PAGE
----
Flight Centre Travel Group (FCTG) boss Graham ‘Skroo’ Turner is so fed up with domestic border closures he has threatened to take the matter to court, claiming some states have cost the travel giant $100 million each month.
Turner has taken aim at Queensland, Tasmania and Western Australia for not putting forward “reasonable” plans to open up to the rest of the country.
FCTG’s supremo told The Australian that the company won’t hesitate to mount a legal challenge against the states unless they rejoin the rest of Australia in reopening in line with the national plan.
“Our lawyers do believe the case has actually changed since the Palmer case on whether it is reasonable to keep the borders shut,” he said.
“We expect the state premiers to have a plan and we expect it to be reasonable. If not and the borders stay shut, we don’t have a choice but to challenge.”
The “Palmer case” refers to former member of parliament Clive Palmer’s challenge to Western Australia’s border restrictions, which was defeated early this year.
Prime Minister Scott Morrison has repeatedly said Australia’s internal borders should open back up once the country achieves its 80 per cent vaccinated population target, as per the National Cabinet’s plan.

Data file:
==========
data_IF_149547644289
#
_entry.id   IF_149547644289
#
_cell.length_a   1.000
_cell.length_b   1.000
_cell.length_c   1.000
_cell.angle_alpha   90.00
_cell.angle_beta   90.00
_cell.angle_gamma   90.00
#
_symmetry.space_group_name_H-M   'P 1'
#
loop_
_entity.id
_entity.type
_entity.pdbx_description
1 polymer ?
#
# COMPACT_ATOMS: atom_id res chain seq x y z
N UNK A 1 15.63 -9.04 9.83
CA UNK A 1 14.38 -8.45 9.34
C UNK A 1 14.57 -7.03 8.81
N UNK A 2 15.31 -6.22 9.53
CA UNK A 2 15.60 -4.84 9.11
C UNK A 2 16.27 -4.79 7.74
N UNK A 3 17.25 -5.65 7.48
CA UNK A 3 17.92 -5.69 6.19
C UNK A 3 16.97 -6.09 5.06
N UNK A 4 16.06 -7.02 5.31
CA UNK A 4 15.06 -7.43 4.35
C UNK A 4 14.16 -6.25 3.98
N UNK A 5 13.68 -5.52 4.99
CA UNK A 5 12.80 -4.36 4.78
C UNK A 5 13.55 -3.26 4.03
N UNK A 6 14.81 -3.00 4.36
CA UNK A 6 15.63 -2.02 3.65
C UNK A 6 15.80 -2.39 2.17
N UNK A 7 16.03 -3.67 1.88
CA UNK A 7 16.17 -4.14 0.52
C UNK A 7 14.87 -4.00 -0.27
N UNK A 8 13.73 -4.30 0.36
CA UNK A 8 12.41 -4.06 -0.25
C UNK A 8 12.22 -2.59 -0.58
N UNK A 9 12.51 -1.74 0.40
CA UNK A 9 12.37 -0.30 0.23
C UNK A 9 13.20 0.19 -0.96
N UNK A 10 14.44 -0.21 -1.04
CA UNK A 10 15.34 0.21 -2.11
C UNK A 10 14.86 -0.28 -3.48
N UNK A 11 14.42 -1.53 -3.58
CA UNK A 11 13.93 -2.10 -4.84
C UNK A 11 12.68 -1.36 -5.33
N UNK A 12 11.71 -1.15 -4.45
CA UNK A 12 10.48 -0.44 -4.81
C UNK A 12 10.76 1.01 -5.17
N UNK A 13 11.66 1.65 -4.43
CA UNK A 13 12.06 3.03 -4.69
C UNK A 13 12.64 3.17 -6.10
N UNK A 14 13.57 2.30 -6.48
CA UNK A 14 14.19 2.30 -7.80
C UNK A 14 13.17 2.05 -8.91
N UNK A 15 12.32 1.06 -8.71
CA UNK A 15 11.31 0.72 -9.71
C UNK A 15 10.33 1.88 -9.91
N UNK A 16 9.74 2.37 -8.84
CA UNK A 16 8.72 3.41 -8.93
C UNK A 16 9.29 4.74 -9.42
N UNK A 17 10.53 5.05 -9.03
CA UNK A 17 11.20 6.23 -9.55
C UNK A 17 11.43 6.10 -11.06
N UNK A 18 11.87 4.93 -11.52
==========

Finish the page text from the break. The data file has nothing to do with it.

However, Queensland’s Deputy Premier Steven Miles has challenged the PM’s claim, claiming the National Cabinet’s plan does not mention state borders.
Queensland, Tasmania and Western Australia have all shown hesitancy towards reopening their borders once the target is reached.
Tasmanian Premier Peter Gutwein has said the state won’t reopen its border until it reaches at least a 90 per cent vaccination rate.
Apparently, Turner isn’t alone in his pursuit; he claims a number of tourism bosses were also ready to take legal action if the states don’t commit to an opening plan.
“We are losing $800 million a month’s worth of sales, and that makes up about $100 million a month in our total revenue,” he said.
“We are prepared to mount a challenge ourselves, but we have been talking to quite a few companies if we have to challenge.”
Australian Chamber of Tourism chairman John Hart backed up Turner’s claim.
“The time is fast approaching for a challenge, and we’re aware of a number of businesses among our membership that are preparing for such a challenge,” he told The Australian.
“From the information we have received, we believe the challenge has significant merit and legal basis.”